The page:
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Bill White: Self-righteous and judgmental are not Christian values

Bill White suggests the Bible is a book that needs to be treated as alive and evolving, interpreted in context and applied to a modern world with compassion and nuance. (Terra Fondriest/The New York Times)
Bill White suggests the Bible is a book that needs to be treated as alive and evolving, interpreted in context and applied to a modern world with compassion and nuance. (Terra Fondriest/The New York Times)
Bill White
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My church has adopted the theme “How Does a Weary World Rejoice?” for this year’s Advent season, drawing from the hymn “O Holy Night” and its lyric “… the weary world rejoices.”

In worship and in small groups, we’re discussing the things that make us weary in our bodies, our minds, our souls. How do we create space for joy in a broken world and the broken parts of our own lives?

I don’t know about you, but I feel extra pressure to feel joyous at this time of year. I immerse myself in Christmas music. I gawk at the beautiful Christmas displays. I watch my favorite Christmas movies and TV programs. I sing the seasonal hymns and hear the familiar Bible stories in church. I put up the tree and fill the house with decorations.

Bill White
Bill White

Still, there are moments when I long for the Christmases when I was a child and life wasn’t so complicated, so … weary.

As a Christian in the midst of a holy season, I’m sorry to say that self-righteous, judgmental Christians are one source of my weariness.

I wrote last month about our society’s collective distaste for nuance and critical thinking. These qualities aren’t popular among some Christians, either.

Speaker of the House Mike Johnson explained in a Fox “첥Ƶ” interview that someone in the media asked him what he thinks about any issue under the sun. “I said, ‘Well, go pick up a Bible off your shelf and read it. That’s my worldview.’ ”

That wouldn’t be terrible, if he truly examined his decisions by considering: “What Would Jesus Do?,” pursuing his job with deep compassion for everyone. But that’s not what’s happening. In fact, way too many professed Christians are doing the opposite. And politicians who are taking this “What Wouldn’t Jesus Do?” approach have found it’s rather successful, at least with their base.

I came across a cartoon the other day on X, formerly known as Twitter. It showed Jesus facing a bunch of Bible-toting people, with the message: “The difference between you and me is you use scripture to determine what love means and I use love to determine what scripture means.”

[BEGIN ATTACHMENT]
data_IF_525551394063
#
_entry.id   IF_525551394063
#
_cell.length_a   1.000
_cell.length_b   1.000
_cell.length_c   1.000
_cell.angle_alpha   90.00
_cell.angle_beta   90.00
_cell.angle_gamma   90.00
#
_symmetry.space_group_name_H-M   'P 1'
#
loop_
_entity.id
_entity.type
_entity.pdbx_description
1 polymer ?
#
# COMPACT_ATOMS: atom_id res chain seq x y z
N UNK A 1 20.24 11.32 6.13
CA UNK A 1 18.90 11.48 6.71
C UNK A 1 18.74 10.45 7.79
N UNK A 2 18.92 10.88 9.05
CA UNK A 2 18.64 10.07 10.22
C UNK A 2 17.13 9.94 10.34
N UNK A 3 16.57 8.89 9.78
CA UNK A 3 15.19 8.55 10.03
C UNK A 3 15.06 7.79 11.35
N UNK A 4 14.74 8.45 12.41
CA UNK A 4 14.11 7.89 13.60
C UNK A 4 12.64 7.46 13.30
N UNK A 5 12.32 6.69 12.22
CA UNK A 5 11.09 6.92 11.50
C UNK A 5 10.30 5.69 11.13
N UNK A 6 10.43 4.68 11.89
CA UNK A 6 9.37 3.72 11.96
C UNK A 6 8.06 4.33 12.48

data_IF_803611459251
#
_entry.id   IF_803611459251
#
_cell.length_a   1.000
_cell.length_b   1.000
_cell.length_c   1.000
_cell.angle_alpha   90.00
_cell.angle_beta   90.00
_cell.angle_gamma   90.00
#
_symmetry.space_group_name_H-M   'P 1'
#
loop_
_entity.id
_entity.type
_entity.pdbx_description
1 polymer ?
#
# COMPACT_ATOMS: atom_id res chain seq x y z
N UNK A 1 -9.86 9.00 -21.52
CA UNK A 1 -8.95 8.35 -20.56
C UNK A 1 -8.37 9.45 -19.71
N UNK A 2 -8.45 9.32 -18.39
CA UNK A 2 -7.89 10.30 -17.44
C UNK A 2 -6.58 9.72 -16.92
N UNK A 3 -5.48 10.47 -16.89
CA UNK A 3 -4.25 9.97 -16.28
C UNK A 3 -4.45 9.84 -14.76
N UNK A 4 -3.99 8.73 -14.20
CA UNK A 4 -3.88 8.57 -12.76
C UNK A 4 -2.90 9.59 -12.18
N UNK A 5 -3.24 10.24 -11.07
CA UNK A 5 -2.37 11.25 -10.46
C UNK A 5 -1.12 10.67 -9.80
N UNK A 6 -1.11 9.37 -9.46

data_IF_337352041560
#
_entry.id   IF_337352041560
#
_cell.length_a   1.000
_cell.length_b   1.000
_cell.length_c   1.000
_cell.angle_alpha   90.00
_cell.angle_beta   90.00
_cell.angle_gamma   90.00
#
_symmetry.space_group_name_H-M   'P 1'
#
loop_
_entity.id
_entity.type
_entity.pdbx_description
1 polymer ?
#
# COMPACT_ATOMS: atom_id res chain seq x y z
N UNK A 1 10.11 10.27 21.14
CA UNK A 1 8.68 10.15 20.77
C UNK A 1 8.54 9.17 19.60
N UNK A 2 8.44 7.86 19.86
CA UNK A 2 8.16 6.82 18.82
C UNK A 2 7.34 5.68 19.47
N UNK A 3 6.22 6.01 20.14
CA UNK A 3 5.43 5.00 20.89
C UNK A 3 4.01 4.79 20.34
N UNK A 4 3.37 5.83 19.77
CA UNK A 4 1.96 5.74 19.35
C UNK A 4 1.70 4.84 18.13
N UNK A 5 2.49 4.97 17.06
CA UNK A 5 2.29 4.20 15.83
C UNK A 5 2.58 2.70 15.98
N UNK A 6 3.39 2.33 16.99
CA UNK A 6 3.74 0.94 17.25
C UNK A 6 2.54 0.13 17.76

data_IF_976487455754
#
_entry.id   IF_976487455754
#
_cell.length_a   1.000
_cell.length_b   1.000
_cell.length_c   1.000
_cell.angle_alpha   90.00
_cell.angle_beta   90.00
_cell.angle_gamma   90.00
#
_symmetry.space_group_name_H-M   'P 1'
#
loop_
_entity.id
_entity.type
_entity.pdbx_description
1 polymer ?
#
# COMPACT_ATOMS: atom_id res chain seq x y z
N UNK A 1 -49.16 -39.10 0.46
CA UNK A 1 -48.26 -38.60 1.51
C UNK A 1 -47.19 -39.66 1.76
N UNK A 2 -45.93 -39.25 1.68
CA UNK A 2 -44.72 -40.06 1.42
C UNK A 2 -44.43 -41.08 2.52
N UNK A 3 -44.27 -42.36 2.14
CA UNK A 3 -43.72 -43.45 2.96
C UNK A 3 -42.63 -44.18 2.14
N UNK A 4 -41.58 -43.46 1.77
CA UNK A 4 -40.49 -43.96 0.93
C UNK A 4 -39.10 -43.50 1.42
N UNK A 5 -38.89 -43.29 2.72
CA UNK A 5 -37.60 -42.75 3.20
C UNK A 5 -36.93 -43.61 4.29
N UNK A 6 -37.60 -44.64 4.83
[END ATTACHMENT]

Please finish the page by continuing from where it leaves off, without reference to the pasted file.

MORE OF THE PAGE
The people who treat the Bible as an infallible history and rule book, cherry-picking translations of statements specific to a long-ago time and place as a way of excluding and judging people instead of embracing the broader, truly timeless messages repeated over and over — Love God. Love Your Neighbor — have done a great job of driving people away instead of welcoming them in.

The Bible is a book that needs to be treated as alive and evolving, interpreted in context and applied to a modern world with compassion and nuance. And while I have tried to use my faith to help guide my own life, I certainly don’t expect it to be forced on anyone else, particularly by our government. Our Founding Fathers didn’t want a theocracy, and neither should we.

I could throw quotes at you from Founding Fathers to demonstrate how strongly they felt about not just freedom of religion, but freedom from religion. But if you want to bring it home with someone more recent and whom Republicans once revered, at least pre-MAGA, how about Ronald Reagan?

“We establish no religion in this country,” he said. “We command no worship. We mandate no belief, nor will we ever. Church and state are and must remain separate.”

One of the many appalling things about the presidential and congressional Bible-thumping we hear is that so many of these people — including Donald Trump, whose clueless cultists in some cases have assigned him Messianic qualities — wouldn’t be caught dead in a church unless it’s for a photo op. They just know it’s good politics.

Good leadership is another matter. If you’ve studied history, you know how often religion has been used to justify bigotry, violence, even war. The Crusades. The Inquisition. Witch Trials. The Ku Klux Klan. Nazis.

And nothing has changed, as we’re seeing in a Middle East consumed again by war — and at home, where Jews and Muslims are facing a new wave of hate, even on college campuses.

At this time of year, I see it on social media, in professed Christians who obsess — thanks in part to Fox “첥Ƶ” hucksters who manufacture outrage to gain higher ratings — over people who say Happy Holidays instead of Merry Christmas.

Many non-Christians enjoy the holiday season, too, for all kinds of reasons. Why not include them? Joy should unite us, not divide us. Let people express it however they like.

We all should be free to pursue our faith or our rejection of faith in whatever direction we choose. Anyone who tells you differently has no clue about what our nation really is about or is trying to remake it into something none of us should want.

Weary or not, we need to protect our country from that assault, truly embracing freedom in the way we act — and the way we vote.

Bill White can be reached at whitebil1974@gmail.com. His Twitter handle is whitebil.

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